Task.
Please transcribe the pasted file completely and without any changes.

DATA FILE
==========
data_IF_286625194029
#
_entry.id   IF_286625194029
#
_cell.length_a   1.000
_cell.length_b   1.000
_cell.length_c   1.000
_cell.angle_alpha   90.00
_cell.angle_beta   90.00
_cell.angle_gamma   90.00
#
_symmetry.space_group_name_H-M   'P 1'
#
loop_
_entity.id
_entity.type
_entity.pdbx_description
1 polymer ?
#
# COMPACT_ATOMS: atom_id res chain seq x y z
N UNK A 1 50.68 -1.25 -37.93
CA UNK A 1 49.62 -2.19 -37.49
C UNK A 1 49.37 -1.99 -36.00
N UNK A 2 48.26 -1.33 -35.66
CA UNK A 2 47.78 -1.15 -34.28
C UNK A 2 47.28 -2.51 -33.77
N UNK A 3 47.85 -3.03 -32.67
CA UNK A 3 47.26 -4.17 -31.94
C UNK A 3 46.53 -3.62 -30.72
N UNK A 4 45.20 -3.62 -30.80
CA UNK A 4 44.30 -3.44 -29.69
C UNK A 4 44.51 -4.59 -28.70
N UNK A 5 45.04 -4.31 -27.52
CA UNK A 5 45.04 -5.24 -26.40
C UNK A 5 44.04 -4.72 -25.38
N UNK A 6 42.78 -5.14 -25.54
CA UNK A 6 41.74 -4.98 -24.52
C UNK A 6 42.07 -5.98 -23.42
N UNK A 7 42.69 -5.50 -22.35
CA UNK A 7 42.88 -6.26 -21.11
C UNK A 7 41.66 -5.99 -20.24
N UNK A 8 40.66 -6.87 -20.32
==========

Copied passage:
data_IF_286625194029
#
_entry.id   IF_286625194029
#
_cell.length_a   1.000
_cell.length_b   1.000
_cell.length_c   1.000
_cell.angle_alpha   90.00
_cell.angle_beta   90.00
_cell.angle_gamma   90.00
#
_symmetry.space_group_name_H-M   'P 1'
#
loop_
_entity.id
_entity.type
_entity.pdbx_description
1 polymer ?
#
# COMPACT_ATOMS: atom_id res chain seq x y z
N UNK A 1 50.68 -1.25 -37.93
CA UNK A 1 49.62 -2.19 -37.49
C UNK A 1 49.37 -1.99 -36.00
N UNK A 2 48.26 -1.33 -35.66
CA UNK A 2 47.78 -1.15 -34.28
C UNK A 2 47.28 -2.51 -33.77
N UNK A 3 47.85 -3.03 -32.67
CA UNK A 3 47.26 -4.17 -31.94
C UNK A 3 46.53 -3.62 -30.72
N UNK A 4 45.20 -3.62 -30.80
CA UNK A 4 44.30 -3.44 -29.69
C UNK A 4 44.51 -4.59 -28.70
N UNK A 5 45.04 -4.31 -27.52
CA UNK A 5 45.04 -5.24 -26.40
C UNK A 5 44.04 -4.72 -25.38
N UNK A 6 42.78 -5.14 -25.54
CA UNK A 6 41.74 -4.98 -24.52
C UNK A 6 42.07 -5.98 -23.42
N UNK A 7 42.69 -5.50 -22.35
CA UNK A 7 42.88 -6.26 -21.11
C UNK A 7 41.66 -5.99 -20.24
N UNK A 8 40.66 -6.87 -20.32